Business, Publishing, Writing Business

Decisions, Decisions…BookBaby vs. Smashwords

English: A Picture of a eBook Español: Foto de...
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I wrote this post nearly 2 years ago, and since then, things have changed at BookBaby and Smashwords so I decided to give you all a little update.

For those of you not familiar with eBook publishing, Smashwords is the biggest and most popular site to format and upload eBooks to retailers like; Amazon, Sony and Apple.  But not long ago, another company arose named BookBaby, the sister company of the popular CDBaby and it’s offering a little more, so I had to check this out.

What BookBaby is Offering:

As of last year, Bookbaby decided to follow suit with Smashwords and offer a free option to upload eBooks to their site.  The only difference, authors must supply an epub file and afterwards, Bookbaby takes a 15% cut of retail sales.  Before, they had monthly subscription fee of $19 and they didn’t touch your royalties but that’s all changed.

Now there are two paid services, one at $99 and a premium one at $249.  The only difference between the two is that with the $99 one there is a 15% cut of retail sales but the premium service doesn’t touch your sales.  These fees by the way, are a one time deal.

In these paid services, they offer to format your ebook and distribute it to retailers like Nook, Sony and Apple and for an extra $19 they give you an ISBN.  They also have web site design services as well as editing but that’s sold separately, of course!

Book Baby Pros:

  • They distribute to most of the major retailers; Amazon, Sony, and Apple.
  • They offer a variety of services from book cover design to editing.
  • They offer customer service.
  • They will sell you an ISBN for $19 (U.S.) which is a nice price considering, they’re usually $125 (U.S.)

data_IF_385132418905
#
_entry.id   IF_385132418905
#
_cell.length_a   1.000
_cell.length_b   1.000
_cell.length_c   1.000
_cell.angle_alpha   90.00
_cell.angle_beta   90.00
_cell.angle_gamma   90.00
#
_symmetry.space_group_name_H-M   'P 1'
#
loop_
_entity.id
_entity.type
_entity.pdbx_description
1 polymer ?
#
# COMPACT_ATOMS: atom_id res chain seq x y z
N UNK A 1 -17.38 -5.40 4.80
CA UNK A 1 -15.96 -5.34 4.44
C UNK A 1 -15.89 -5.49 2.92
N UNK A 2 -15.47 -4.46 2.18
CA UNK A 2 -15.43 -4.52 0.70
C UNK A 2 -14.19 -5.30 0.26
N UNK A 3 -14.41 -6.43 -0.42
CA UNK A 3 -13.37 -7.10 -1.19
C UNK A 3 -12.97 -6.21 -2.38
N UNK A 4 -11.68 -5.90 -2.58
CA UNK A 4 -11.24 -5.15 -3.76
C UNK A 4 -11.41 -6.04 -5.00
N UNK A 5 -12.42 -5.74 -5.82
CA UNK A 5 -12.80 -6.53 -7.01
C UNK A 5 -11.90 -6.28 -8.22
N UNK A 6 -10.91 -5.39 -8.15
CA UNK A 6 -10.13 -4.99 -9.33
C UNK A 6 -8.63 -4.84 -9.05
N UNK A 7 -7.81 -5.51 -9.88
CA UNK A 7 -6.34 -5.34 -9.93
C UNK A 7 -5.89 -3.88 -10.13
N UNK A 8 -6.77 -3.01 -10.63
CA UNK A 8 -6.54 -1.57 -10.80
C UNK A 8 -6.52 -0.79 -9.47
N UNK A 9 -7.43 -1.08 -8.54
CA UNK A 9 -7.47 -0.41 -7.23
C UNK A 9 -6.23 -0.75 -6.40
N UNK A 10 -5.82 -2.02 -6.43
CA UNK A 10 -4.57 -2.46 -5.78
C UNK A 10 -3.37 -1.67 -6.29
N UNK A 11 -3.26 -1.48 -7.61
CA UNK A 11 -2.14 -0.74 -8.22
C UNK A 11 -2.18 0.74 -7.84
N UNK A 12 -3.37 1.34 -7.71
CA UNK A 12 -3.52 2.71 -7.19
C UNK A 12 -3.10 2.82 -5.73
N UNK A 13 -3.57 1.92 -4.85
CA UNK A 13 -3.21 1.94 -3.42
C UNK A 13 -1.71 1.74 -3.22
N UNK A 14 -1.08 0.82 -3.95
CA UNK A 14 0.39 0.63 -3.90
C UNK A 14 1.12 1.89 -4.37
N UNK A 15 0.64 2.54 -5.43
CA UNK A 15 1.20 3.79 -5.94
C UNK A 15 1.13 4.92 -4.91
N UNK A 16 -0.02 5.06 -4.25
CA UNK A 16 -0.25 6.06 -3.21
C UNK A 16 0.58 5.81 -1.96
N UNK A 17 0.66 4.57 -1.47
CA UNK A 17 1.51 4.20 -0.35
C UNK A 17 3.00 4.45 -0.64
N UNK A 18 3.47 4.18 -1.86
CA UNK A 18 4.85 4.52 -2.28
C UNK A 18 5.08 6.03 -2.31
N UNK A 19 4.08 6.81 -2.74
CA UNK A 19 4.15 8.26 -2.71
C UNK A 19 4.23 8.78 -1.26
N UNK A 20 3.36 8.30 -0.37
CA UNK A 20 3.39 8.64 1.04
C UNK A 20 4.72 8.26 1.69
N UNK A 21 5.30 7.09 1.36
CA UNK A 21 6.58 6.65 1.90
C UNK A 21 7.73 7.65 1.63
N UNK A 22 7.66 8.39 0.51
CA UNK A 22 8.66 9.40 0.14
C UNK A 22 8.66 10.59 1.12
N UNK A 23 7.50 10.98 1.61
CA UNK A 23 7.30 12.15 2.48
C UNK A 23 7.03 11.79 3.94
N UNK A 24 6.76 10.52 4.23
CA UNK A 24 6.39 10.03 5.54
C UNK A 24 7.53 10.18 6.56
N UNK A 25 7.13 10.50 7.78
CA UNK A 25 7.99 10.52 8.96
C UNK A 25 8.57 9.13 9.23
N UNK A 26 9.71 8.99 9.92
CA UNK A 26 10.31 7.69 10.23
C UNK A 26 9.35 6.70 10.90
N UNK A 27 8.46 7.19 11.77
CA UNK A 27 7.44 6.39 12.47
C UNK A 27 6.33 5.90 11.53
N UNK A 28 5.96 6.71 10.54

• It’s as close to one stop shopping for indies that’s reasonably priced.  Publish Green offers the same kind of services for much more.

The Cons:

  • They take a 15% cut just like Smashwords.
  • There’s a charge of $50-$100 if you need to make numerous corrections to your book after it’s published.
  • If your book needs “additional formatting” you’ll be charge $150 (U.S.) an hour!
  • Some of these services are over priced.  You can easily hire a virtual assistant who can do this for much, much, less.  Just Google “Virtual Assistants for Authors.”

The Only Saving Grace of Smashwords

Smashwords also offer help in finding cheap and trusted contractors/freelancers to help you with hassle of uploading and even cover design.  You can email them for more information at: (not affiliated).  The last I heard, the prices range from $40-$100, their low costs are what make them the most popular aggregator for indie authors.

Word to the Wise:

If you got a problem with handing over 15% of your royalties to a middle man then you’ll need to learn how to upload directly to as many eBook retailers as you can.  Then use Smashwords or Bookbaby to upload to the sites that still require a third party aggregator like Apple and Sony.  Sure it takes time to do it yourself, but it beats handing over 15% to someone who did just a few minutes of work.

Either way, when considering any service always take into account your needs and shop around.  A lot of self-published authors lose a ton of money on frivolous features thinking it will help improve marketability of their books.

If you know of any other services that offer great prices please let us know in the comments section.

4 thoughts on “Decisions, Decisions…BookBaby vs. Smashwords”

  1. I went with BookBaby for the $249 premium and feel it was completely worth it, given the hassle of buying software and making multiples conversions, then jumping through the hoops of repeated submissions to the resellers. (Free software doesn’t cut it)
    They were easy to use, have a lot of added value services. Yes, corrections are expensive, but the fact is, no author should be submitting a work full of mistakes in the first place. Do the work, then have it converted.
    I also found a tiny perecentage of complaints about BookBaby vs. Smashwords and others, and of those some weren’t even valid.

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